I have enjoyed a wonderful two days here in Dakar, just familiarising myself with the local vibe and ways of doing things around here. I have gained the impression so far that Senegal is actually quite a developed, civilised corner of the African continent, which is certainly a pleasant surprise. Most people are cordial and polite, having adopted a French form of civility without the kind of arrogance demonstrated by a certain measure of the French population towards anyone who has anything less than an advanced knowledge of the French language. I have enjoyed practising my French so far, this is very much a Francophone country, and almost every tourist I have encountered (except two South Africans I met on a boat today) has been French. The streets are civil, in an African-sort-of-way. They are still quite loud, frenetic and chaotic, with no form of pavement system for pedestrians and teeming with all sorts of rubbish, but I have been thoroughly impressed by the courtesy of the drivers, who actually stop and allow you to cross in front of them – this is something I have rarely seen on my travels. There are, on the downside, a very noticeable number
of street hustlers and hawkers, who only seem to get the message that you’re not interested in their products or services after around three or four polite “no’s” or tactical ignorance. Still, they are nowhere near as bad as those I have encountered in the tourist spots of Egypt, most notably Luxor, and I hear that they mainly congregate in Dakar, so I am hoping that other parts of the country may be a bit more hassle-free.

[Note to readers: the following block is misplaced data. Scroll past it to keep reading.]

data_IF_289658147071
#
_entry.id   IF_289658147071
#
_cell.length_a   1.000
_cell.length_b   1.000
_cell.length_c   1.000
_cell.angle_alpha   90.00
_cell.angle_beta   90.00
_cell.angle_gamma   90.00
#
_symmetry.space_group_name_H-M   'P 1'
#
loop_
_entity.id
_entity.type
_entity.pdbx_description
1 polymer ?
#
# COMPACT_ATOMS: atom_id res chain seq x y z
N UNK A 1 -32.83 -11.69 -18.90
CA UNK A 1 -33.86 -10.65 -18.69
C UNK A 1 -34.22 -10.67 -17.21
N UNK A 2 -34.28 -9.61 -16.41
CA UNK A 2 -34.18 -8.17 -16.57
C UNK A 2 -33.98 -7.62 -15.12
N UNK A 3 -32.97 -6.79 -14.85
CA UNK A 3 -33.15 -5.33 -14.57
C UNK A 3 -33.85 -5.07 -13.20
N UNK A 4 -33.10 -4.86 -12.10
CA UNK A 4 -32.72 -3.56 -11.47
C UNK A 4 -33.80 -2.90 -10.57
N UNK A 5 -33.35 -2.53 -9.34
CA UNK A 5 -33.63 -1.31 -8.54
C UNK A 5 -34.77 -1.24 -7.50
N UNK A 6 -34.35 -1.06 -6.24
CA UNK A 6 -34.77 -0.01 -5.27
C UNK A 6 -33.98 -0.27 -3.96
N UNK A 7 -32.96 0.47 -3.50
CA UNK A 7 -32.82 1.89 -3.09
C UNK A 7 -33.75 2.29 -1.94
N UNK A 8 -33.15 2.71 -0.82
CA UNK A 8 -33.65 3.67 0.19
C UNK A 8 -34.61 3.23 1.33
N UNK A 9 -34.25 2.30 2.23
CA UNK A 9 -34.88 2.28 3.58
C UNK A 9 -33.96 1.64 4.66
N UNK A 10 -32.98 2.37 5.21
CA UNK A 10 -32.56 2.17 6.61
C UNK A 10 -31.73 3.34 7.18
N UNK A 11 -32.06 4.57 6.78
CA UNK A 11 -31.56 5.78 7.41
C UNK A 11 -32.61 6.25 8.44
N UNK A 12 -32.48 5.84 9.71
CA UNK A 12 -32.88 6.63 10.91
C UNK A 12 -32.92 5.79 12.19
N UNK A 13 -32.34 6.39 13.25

So yesterday I just spent the day exploring the central area of Dakar known as Plateau, walking around its grid-square-planned streets, former French colonial buildings, and all sorts of shops and market stalls. This included a visit to the city’s central square, the Place de l’independence, the Presidential Palace (where you’re not allowed to stop, nor take photos, just keep walking past it), the Musee Theodore Monod, with its extensive and very interesting collection of African masks and art, and the Catholic Cathedrale du Souvenir Africain.
Today was a really very pleasant and enjoyable day also, though incredibly hot – I have seriously caught the sun, and had to do a double-take of myself in the mirror just now seeing the
difference between my browned arms and the rest of the skin which my t-shirt was covering for the day – I have darkened considerably since the last time I looked in the mirror this morning! I took the local ferry to nearby Ile de Goree, a tiny island around 3km off the shore of Dakar city, which once served as the second most important French colonial outpost in French West Africa, after Saint Louis to the north. The island is only around 600m long by about 300m wide, but is packed with beautifully cobbled streets and old French colonial buildings, draped in bougainvillea and other exotic plants. Although it was quite touristy, with a fair number of hustlers also at the ferry dock, I spent a wonderful four hours there just wandering the streets, and enjoying the sea air. The island is also home to the more sobering experience of the Maison des Esclaves. It is believed that not many African people were sold and traded as slaves on the island, but that it was still one of the most important political and economic centres of the slave trade. This was a very sombre experience, and probably one of the